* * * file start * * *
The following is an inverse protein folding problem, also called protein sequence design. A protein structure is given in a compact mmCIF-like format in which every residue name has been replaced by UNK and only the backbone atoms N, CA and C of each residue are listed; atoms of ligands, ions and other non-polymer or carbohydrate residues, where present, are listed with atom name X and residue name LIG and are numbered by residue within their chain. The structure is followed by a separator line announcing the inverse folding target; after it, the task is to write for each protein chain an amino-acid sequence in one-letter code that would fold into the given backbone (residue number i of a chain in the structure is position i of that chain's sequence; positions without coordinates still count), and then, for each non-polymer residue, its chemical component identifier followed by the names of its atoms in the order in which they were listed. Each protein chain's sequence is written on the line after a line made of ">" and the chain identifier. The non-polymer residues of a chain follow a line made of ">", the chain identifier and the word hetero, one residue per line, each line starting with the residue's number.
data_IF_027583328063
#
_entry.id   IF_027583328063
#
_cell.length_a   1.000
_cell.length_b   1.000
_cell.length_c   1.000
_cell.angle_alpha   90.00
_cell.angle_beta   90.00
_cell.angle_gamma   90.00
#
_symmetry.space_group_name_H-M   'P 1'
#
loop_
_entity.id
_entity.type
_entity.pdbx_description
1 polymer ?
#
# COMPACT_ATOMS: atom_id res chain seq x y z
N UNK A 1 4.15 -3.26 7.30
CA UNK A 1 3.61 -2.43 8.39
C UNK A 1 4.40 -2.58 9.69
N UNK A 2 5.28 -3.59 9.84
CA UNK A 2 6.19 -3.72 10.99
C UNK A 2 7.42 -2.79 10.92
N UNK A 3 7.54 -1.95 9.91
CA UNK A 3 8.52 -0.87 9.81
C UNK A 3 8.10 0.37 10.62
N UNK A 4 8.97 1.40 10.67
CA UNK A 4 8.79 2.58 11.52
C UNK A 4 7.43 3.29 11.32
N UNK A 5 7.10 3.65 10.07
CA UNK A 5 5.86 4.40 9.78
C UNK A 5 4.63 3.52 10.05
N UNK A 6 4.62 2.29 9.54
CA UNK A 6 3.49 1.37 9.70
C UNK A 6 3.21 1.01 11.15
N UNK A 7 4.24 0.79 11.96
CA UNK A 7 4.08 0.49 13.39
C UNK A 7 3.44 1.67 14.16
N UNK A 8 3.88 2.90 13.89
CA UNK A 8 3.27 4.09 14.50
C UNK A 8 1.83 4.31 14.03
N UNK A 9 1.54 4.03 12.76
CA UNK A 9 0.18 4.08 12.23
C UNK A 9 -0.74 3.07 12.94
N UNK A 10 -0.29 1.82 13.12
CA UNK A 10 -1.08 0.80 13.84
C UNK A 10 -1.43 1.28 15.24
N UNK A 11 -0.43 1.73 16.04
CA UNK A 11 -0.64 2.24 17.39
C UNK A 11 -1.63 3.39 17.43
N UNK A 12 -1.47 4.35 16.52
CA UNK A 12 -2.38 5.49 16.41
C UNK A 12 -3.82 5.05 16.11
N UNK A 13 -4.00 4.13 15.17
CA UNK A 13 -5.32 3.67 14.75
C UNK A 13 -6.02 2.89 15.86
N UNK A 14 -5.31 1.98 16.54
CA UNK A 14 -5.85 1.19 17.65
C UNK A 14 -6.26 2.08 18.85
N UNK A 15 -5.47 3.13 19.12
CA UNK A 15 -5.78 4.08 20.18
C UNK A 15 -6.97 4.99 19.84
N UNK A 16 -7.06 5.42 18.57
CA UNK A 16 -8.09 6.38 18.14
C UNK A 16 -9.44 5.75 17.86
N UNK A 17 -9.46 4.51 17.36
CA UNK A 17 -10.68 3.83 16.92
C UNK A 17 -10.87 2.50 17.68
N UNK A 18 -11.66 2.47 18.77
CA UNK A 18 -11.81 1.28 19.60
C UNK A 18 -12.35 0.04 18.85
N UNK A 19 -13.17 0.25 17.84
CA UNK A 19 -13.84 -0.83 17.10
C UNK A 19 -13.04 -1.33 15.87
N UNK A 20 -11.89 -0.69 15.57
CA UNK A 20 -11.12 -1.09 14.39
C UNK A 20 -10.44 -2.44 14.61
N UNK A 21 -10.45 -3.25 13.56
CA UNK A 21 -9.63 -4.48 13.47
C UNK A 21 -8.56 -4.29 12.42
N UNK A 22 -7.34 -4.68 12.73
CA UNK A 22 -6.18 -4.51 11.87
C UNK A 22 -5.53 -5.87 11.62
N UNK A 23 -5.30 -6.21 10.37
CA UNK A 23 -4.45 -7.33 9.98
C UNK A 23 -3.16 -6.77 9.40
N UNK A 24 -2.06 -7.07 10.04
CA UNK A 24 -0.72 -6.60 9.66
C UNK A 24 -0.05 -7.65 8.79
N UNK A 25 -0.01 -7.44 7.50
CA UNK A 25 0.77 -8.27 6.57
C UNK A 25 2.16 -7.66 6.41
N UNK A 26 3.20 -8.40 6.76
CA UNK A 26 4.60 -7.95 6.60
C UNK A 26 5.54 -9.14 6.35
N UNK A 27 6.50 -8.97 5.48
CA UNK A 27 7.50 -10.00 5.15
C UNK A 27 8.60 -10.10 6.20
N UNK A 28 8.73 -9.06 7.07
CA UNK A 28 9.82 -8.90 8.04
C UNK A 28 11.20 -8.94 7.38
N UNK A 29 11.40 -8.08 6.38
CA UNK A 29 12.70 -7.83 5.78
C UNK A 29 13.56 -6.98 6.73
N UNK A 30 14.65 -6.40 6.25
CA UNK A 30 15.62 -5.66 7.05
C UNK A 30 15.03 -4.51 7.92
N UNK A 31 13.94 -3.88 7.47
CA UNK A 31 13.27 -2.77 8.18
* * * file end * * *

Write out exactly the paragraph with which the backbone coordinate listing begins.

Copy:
The following is an inverse protein folding problem, also called protein sequence design. A protein structure is given in a compact mmCIF-like format in which every residue name has been replaced by UNK and only the backbone atoms N, CA and C of each residue are listed; atoms of ligands, ions and other non-polymer or carbohydrate residues, where present, are listed with atom name X and residue name LIG and are numbered by residue within their chain. The structure is followed by a separator line announcing the inverse folding target; after it, the task is to write for each protein chain an amino-acid sequence in one-letter code that would fold into the given backbone (residue number i of a chain in the structure is position i of that chain's sequence; positions without coordinates still count), and then, for each non-polymer residue, its chemical component identifier followed by the names of its atoms in the order in which they were listed. Each protein chain's sequence is written on the line after a line made of ">" and the chain identifier. The non-polymer residues of a chain follow a line made of ">", the chain identifier and the word hetero, one residue per line, each line starting with the residue's number.